A graduate of the American Academy of Dramatic Arts, blonde Evelyn Knapp made her Broadway debut in [[Performer~P57257~Channing Pollock~channingpollock]]'s Mr. Moneypenny (1928). With a proven track record of more than 20 Vitaphone short subjects and a series of comedy two-reelers with George LeMaire, she was awarded a contract with Warner Bros. and made an auspicious screen debut opposite [[Performer~P117136~Grant Withers~grantwithers]] in [[Feature~V110354~Sinner's Holiday~sinnersholiday]] (1930). The secondary team of [[Performer~P10165~James Cagney~jamescagney]] and [[Performer~P6812~Joan Blondell~joanblondell]] ran away with most of the notices but at least one critic thought Knapp gave a "credible performance" as a naive girl caught between rum runners and a young carnival barker.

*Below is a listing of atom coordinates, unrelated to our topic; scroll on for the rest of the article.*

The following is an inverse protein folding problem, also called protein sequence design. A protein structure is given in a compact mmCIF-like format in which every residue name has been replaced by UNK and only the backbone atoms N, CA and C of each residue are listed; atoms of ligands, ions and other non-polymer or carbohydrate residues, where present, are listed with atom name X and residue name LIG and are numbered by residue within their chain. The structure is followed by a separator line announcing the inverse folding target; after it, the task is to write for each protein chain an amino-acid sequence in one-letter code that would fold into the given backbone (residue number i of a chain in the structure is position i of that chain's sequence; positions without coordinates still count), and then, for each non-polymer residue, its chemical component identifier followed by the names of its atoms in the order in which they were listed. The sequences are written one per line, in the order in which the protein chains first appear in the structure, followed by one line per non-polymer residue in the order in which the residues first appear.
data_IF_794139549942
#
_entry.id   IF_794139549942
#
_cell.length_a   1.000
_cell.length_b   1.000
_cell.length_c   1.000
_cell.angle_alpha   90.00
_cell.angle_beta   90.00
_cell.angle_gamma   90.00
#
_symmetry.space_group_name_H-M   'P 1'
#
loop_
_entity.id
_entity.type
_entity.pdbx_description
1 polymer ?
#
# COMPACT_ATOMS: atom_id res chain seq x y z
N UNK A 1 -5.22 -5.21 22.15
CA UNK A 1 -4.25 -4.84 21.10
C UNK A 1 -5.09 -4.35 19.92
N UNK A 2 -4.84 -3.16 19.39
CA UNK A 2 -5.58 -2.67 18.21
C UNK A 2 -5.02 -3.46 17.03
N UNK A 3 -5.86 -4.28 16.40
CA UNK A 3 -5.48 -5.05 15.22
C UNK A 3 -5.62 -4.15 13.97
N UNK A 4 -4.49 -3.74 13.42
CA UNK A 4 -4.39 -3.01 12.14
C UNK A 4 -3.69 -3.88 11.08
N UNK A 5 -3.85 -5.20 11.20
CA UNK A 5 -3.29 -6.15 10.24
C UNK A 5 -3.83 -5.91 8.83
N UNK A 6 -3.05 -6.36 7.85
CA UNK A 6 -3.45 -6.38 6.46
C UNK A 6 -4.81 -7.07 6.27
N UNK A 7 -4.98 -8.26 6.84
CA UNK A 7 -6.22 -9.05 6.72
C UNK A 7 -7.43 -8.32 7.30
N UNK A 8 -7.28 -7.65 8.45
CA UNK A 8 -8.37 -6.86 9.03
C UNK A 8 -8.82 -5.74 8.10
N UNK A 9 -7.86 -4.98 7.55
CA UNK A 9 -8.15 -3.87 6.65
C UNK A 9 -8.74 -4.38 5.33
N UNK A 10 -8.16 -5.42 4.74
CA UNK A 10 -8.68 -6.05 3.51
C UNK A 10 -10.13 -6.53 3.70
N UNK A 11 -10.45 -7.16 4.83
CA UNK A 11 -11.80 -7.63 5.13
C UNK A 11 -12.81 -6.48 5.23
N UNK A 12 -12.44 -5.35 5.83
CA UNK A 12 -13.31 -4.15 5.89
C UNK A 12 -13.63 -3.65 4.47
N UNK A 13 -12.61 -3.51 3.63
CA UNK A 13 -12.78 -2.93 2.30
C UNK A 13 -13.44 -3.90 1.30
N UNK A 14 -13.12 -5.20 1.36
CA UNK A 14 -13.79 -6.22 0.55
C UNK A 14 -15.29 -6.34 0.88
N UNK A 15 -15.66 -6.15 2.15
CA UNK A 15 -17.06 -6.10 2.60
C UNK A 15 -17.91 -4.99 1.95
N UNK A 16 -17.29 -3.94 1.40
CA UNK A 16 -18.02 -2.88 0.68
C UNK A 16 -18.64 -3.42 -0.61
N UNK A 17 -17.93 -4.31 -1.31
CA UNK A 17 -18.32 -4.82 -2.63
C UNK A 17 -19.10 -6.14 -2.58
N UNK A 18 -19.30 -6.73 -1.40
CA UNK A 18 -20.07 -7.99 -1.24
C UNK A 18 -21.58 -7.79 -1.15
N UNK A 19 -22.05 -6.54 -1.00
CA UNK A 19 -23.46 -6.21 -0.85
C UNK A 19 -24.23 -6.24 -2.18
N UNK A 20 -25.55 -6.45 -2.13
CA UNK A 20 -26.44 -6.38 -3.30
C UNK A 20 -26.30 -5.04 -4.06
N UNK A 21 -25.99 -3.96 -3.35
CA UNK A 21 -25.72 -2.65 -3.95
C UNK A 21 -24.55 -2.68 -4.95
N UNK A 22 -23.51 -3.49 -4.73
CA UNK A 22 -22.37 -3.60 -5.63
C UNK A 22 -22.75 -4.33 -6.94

In typical Warner fashion, Knapp was hurried from one project to another with very little thought to the appropriateness of the vehicles. From a muscular Northwest adventure with [[Performer~P6091~Charles Bickford~charlesbickford]], [[Feature~V108086~River's End~riversend]] (1931), she was rushed into playing [[Performer~P2237~George Arliss~georgearliss]]' refined daughter in [[Feature~V127460~The Millionaire~themillionaire]] (1931) with barely a chance to shift gears. In all her films, Knapp was pleasant and unobtrusive and in 1932, motion picture advertisers voted her a WAMPAS Baby Star. Being inconspicuous, however, was not exactly a star-making trait and Warners dropped her option, despite a starring role opposite John Wayne in the 1933 . Freelancing, she reportedly beat 50 actresses for the title role in Universal's remake of The Perils of Pauline (1934) and although Knapp was hardly in a league with the original Pauline, silent serial queen [[Performer~P75916~Pearl White~pearlwhite]], the chapterplay has proven the production for which she is best remembered. It was downhill from there, alas, and Knapp spent her remaining years in films in low-budget fare. ~ Hans J. Wollstein, Rovi